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J Orthop Res. 1989;7(3):335-43.

Biochemical changes in articular cartilage after joint immobilization by casting or external fixation.

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Department of Orthopaedic Surgery, University of Minnesota, Minneapolis 55455.

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  • J Orthop Res 1990 Jul;8(4):627.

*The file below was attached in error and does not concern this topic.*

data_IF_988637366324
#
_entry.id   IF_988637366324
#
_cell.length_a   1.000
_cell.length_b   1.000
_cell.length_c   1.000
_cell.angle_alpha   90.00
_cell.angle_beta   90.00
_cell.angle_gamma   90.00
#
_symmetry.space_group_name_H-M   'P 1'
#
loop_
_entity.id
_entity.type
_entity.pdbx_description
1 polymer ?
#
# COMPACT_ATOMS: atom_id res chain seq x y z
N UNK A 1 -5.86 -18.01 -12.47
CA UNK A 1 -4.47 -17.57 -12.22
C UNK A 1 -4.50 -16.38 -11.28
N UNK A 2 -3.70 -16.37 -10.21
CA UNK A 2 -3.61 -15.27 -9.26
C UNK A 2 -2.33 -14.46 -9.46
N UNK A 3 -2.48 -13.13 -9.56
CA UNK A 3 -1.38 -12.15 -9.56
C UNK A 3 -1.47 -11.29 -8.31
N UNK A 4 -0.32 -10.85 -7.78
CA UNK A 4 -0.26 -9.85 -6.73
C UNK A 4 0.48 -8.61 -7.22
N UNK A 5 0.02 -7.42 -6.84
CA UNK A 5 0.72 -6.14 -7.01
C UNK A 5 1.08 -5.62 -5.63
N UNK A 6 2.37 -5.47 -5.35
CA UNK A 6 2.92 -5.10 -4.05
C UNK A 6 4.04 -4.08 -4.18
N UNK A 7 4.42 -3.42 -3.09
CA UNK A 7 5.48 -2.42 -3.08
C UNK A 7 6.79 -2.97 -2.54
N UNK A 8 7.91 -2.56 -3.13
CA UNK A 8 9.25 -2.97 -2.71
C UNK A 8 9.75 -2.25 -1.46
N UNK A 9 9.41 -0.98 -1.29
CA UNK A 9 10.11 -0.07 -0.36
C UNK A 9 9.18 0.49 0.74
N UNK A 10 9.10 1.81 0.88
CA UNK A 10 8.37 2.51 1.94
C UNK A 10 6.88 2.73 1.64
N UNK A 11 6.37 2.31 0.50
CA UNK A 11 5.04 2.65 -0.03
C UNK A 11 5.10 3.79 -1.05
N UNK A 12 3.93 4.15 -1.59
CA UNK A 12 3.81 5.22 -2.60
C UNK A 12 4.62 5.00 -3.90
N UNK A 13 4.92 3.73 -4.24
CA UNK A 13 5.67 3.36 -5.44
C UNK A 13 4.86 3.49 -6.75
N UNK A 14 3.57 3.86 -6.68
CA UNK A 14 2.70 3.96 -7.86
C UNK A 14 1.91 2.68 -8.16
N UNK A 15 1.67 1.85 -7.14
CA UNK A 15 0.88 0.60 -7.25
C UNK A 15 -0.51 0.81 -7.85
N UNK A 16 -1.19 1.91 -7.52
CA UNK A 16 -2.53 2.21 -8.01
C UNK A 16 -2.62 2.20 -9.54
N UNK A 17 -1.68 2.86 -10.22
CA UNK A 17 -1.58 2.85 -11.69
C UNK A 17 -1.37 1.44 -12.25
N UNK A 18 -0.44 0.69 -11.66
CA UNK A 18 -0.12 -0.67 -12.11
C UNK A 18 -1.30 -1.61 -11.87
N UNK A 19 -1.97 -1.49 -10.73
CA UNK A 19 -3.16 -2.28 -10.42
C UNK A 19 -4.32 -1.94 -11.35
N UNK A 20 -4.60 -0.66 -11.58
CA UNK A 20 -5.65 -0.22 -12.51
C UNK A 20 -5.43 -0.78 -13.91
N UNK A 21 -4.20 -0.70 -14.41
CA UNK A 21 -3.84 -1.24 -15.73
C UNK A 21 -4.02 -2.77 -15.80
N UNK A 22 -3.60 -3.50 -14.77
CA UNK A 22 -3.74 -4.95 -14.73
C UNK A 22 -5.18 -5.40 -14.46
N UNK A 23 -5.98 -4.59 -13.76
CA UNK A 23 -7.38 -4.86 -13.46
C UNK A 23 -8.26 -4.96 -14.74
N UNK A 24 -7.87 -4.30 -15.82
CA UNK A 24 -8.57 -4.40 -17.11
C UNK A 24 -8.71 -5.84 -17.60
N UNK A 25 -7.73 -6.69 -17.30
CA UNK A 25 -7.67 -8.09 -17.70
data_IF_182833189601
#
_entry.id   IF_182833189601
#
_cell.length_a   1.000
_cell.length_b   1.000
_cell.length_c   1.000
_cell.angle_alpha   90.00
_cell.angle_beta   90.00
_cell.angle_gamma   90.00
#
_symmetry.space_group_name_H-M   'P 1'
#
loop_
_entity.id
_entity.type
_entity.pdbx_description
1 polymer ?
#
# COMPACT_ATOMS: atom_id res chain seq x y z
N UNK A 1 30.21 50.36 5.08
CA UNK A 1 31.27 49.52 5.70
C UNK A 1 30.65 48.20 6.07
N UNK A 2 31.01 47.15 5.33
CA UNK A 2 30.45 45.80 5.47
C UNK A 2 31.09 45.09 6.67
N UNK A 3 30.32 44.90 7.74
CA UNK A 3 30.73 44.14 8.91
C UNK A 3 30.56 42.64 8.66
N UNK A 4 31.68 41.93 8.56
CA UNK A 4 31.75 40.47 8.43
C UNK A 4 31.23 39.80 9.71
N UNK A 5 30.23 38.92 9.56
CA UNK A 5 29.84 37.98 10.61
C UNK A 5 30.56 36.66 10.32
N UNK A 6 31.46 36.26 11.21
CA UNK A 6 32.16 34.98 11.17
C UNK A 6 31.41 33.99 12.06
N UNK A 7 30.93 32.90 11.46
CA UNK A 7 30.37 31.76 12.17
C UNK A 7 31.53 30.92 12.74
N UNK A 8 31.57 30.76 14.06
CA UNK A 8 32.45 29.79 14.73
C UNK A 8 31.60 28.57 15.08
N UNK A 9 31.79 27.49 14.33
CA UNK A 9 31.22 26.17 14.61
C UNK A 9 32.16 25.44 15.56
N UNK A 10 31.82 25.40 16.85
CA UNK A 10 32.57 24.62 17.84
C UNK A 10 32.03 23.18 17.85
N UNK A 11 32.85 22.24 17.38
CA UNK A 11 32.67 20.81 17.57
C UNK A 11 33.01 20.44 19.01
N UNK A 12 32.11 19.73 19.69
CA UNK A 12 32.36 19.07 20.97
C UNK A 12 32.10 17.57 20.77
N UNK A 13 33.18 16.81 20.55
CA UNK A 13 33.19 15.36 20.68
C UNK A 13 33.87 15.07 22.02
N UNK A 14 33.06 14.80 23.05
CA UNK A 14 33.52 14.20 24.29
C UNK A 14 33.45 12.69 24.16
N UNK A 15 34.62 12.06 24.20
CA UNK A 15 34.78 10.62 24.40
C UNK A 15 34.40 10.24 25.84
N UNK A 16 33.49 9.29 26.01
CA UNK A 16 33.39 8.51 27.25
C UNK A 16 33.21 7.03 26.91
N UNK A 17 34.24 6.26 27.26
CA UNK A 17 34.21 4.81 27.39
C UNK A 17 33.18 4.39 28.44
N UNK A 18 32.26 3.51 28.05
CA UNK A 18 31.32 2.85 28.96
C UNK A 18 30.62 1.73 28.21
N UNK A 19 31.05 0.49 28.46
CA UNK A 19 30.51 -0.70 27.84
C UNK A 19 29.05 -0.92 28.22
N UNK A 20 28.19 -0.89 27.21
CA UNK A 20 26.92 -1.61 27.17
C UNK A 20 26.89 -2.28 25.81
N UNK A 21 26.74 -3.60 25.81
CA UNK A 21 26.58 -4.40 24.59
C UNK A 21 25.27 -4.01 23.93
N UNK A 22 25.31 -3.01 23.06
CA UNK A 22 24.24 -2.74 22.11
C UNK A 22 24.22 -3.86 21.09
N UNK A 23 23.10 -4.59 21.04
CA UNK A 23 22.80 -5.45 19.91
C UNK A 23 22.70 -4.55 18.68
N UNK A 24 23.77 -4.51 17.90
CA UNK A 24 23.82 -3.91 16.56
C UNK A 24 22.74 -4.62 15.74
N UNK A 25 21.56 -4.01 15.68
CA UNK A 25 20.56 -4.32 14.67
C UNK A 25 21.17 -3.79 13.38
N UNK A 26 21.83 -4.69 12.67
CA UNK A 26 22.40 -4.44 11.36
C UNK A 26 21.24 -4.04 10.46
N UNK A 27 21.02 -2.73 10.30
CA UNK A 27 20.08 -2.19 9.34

Knees of mature dogs were immobilized for 6 weeks by long-leg casts allowing 8 degrees-15 degrees of motion, a model studied by others, or with external fixators, a new, more severe model that kept the joints rigid. Some animals were allowed to recover for 1 week after the immobilization period. Articular cartilage was examined histologically and biochemically. After 6 weeks of immobilization, water increased 7% in both casted and fixator-immobilized joints compared with normal knee cartilage, while hexuronic acid was 23 and 28% lower, respectively. The limited motion permitted by the casts resulted in a smaller depression of proteoglycan synthesis and less proteoglycan loss during immobilization than occurred in the rigid external fixator group. The protective effect of limited motion was shown clearly during the recovery period: as measured by hexuronic acid content, cartilage from the casted joints had almost recovered within 1 week, whereas the external fixator group experienced little or no recovery during the week after treatment. In contrast to previous studies by others with casted joints, both newly synthesized [35S]sulfate-labeled and accumulated unlabeled proteoglycans from both casted and fixator-immobilized cartilages were able to form complexes with exogenous hyaluronic acid to the same extent as those from control cartilage. Thus, in immobilized cartilage, failure of the newly synthesized proteoglycan to bind to hyaluronate is not a mechanism of accelerated proteoglycan loss. The accelerated proteoglycan turnover appears to be caused by a combination of decreased synthesis and increased proteolysis of the secreted proteoglycans.(ABSTRACT TRUNCATED AT 250 WORDS)

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